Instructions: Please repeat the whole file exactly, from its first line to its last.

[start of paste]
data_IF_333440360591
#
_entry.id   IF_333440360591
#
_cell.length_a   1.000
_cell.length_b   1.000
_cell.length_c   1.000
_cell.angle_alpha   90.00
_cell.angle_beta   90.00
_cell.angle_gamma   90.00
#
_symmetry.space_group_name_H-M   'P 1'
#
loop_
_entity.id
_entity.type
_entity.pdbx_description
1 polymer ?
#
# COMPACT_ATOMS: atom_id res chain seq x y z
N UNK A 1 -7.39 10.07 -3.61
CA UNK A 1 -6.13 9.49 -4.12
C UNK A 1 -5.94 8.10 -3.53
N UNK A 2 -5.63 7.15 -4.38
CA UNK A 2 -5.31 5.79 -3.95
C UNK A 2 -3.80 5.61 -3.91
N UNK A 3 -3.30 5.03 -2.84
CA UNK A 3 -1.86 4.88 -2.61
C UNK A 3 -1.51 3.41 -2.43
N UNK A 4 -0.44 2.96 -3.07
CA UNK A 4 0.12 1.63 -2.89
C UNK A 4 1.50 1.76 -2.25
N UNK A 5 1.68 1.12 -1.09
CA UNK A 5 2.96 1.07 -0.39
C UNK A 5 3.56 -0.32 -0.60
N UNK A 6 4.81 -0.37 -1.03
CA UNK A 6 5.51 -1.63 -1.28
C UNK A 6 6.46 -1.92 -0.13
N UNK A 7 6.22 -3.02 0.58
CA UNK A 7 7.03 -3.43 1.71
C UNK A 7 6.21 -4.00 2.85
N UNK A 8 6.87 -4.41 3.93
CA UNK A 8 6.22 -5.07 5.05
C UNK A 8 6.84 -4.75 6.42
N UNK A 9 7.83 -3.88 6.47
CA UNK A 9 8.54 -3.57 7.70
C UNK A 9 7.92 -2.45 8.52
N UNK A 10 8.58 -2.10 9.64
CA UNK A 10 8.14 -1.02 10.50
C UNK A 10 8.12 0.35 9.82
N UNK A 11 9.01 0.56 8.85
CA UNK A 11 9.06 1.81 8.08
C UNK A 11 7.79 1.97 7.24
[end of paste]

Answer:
data_IF_333440360591
#
_entry.id   IF_333440360591
#
_cell.length_a   1.000
_cell.length_b   1.000
_cell.length_c   1.000
_cell.angle_alpha   90.00
_cell.angle_beta   90.00
_cell.angle_gamma   90.00
#
_symmetry.space_group_name_H-M   'P 1'
#
loop_
_entity.id
_entity.type
_entity.pdbx_description
1 polymer ?
#
# COMPACT_ATOMS: atom_id res chain seq x y z
N UNK A 1 -7.39 10.07 -3.61
CA UNK A 1 -6.13 9.49 -4.12
C UNK A 1 -5.94 8.10 -3.53
N UNK A 2 -5.63 7.15 -4.38
CA UNK A 2 -5.31 5.79 -3.95
C UNK A 2 -3.80 5.61 -3.91
N UNK A 3 -3.30 5.03 -2.84
CA UNK A 3 -1.86 4.88 -2.61
C UNK A 3 -1.51 3.41 -2.43
N UNK A 4 -0.44 2.96 -3.07
CA UNK A 4 0.12 1.63 -2.89
C UNK A 4 1.50 1.76 -2.25
N UNK A 5 1.68 1.12 -1.09
CA UNK A 5 2.96 1.07 -0.39
C UNK A 5 3.56 -0.32 -0.60
N UNK A 6 4.81 -0.37 -1.03
CA UNK A 6 5.51 -1.63 -1.28
C UNK A 6 6.46 -1.92 -0.13
N UNK A 7 6.22 -3.02 0.58
CA UNK A 7 7.03 -3.43 1.71
C UNK A 7 6.21 -4.00 2.85
N UNK A 8 6.87 -4.41 3.93
CA UNK A 8 6.22 -5.07 5.05
C UNK A 8 6.84 -4.75 6.42
N UNK A 9 7.83 -3.88 6.47
CA UNK A 9 8.54 -3.57 7.70
C UNK A 9 7.92 -2.45 8.52
N UNK A 10 8.58 -2.10 9.64
CA UNK A 10 8.14 -1.02 10.50
C UNK A 10 8.12 0.35 9.82
N UNK A 11 9.01 0.56 8.85
CA UNK A 11 9.06 1.81 8.08
C UNK A 11 7.79 1.97 7.24